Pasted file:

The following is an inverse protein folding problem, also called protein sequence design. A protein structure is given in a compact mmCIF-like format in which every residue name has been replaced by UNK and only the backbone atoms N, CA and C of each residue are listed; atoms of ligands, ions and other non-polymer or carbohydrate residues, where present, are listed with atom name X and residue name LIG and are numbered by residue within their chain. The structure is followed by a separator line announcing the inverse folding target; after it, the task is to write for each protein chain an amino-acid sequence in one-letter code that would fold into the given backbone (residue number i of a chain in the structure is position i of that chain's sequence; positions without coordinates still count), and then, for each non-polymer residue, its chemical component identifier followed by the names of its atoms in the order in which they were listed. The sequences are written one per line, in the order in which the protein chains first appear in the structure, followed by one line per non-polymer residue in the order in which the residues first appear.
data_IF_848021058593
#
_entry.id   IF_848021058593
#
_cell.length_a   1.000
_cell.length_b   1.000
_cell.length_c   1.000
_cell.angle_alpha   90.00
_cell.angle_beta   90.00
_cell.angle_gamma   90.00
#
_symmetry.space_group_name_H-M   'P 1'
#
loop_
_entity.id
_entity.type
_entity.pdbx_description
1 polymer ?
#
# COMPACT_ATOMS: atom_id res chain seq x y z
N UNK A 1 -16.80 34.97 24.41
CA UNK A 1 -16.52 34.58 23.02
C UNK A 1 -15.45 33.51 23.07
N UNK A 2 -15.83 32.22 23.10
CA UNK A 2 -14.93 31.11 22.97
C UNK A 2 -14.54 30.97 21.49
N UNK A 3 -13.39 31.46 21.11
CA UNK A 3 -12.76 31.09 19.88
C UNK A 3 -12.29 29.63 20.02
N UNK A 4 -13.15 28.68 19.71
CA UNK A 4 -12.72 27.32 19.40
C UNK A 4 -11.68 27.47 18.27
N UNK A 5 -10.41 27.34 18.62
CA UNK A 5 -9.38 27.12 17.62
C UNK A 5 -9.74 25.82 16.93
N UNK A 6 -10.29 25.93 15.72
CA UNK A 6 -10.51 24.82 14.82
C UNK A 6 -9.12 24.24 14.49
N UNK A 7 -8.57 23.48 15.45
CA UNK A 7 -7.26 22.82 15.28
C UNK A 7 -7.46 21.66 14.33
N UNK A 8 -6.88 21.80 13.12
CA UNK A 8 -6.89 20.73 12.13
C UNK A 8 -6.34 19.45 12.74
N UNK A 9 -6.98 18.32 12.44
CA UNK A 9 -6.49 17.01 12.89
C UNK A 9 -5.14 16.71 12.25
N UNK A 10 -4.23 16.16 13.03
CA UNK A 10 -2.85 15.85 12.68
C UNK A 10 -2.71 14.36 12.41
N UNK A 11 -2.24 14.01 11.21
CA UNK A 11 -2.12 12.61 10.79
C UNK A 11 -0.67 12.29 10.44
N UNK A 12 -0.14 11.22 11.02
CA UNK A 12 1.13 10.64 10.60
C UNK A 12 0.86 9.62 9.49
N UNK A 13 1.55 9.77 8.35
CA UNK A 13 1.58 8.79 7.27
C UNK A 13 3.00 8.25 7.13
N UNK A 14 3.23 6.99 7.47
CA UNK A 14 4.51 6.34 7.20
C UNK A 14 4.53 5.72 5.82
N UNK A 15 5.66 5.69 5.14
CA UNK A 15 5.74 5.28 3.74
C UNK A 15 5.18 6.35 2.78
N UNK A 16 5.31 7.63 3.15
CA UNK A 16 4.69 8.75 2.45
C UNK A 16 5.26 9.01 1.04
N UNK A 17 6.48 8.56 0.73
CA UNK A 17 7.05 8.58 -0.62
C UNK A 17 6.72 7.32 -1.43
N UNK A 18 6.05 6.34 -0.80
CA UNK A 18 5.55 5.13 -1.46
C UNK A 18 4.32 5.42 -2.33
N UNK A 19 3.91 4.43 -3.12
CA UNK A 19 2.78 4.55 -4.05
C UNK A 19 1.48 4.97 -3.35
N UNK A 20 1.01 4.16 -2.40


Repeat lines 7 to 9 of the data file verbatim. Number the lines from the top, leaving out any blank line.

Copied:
_cell.length_b   1.000
_cell.length_c   1.000
_cell.angle_alpha   90.00